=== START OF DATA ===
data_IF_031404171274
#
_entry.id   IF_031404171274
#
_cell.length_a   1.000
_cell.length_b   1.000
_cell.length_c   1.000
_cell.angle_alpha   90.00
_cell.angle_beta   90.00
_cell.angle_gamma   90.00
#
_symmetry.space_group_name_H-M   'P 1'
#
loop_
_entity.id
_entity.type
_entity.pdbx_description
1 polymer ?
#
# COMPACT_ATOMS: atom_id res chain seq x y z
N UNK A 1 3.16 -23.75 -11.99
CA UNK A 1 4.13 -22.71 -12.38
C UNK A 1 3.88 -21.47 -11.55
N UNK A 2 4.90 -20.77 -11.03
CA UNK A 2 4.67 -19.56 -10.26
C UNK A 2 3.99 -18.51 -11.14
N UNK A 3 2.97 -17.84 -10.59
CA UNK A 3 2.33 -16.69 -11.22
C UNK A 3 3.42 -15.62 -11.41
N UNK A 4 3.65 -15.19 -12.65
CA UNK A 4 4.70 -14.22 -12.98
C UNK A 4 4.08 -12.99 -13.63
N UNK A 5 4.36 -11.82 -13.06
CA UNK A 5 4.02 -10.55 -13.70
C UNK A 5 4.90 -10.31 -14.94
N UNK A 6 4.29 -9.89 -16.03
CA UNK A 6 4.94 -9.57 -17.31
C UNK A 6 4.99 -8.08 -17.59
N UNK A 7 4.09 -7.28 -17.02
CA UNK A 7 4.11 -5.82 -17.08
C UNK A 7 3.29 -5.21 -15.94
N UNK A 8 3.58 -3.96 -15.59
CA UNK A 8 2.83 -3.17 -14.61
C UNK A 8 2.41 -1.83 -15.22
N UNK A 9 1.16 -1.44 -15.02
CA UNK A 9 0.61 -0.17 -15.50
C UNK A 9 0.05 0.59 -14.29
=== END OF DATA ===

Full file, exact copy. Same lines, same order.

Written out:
data_IF_031404171274
#
_entry.id   IF_031404171274
#
_cell.length_a   1.000
_cell.length_b   1.000
_cell.length_c   1.000
_cell.angle_alpha   90.00
_cell.angle_beta   90.00
_cell.angle_gamma   90.00
#
_symmetry.space_group_name_H-M   'P 1'
#
loop_
_entity.id
_entity.type
_entity.pdbx_description
1 polymer ?
#
# COMPACT_ATOMS: atom_id res chain seq x y z
N UNK A 1 3.16 -23.75 -11.99
CA UNK A 1 4.13 -22.71 -12.38
C UNK A 1 3.88 -21.47 -11.55
N UNK A 2 4.90 -20.77 -11.03
CA UNK A 2 4.67 -19.56 -10.26
C UNK A 2 3.99 -18.51 -11.14
N UNK A 3 2.97 -17.84 -10.59
CA UNK A 3 2.33 -16.69 -11.22
C UNK A 3 3.42 -15.62 -11.41
N UNK A 4 3.65 -15.19 -12.65
CA UNK A 4 4.70 -14.22 -12.98
C UNK A 4 4.08 -12.99 -13.63
N UNK A 5 4.36 -11.82 -13.06
CA UNK A 5 4.02 -10.55 -13.70
C UNK A 5 4.90 -10.31 -14.94
N UNK A 6 4.29 -9.89 -16.03
CA UNK A 6 4.94 -9.57 -17.31
C UNK A 6 4.99 -8.08 -17.59
N UNK A 7 4.09 -7.28 -17.02
CA UNK A 7 4.11 -5.82 -17.08
C UNK A 7 3.29 -5.21 -15.94
N UNK A 8 3.58 -3.96 -15.59
CA UNK A 8 2.83 -3.17 -14.61
C UNK A 8 2.41 -1.83 -15.22
N UNK A 9 1.16 -1.44 -15.02
CA UNK A 9 0.61 -0.17 -15.50
C UNK A 9 0.05 0.59 -14.29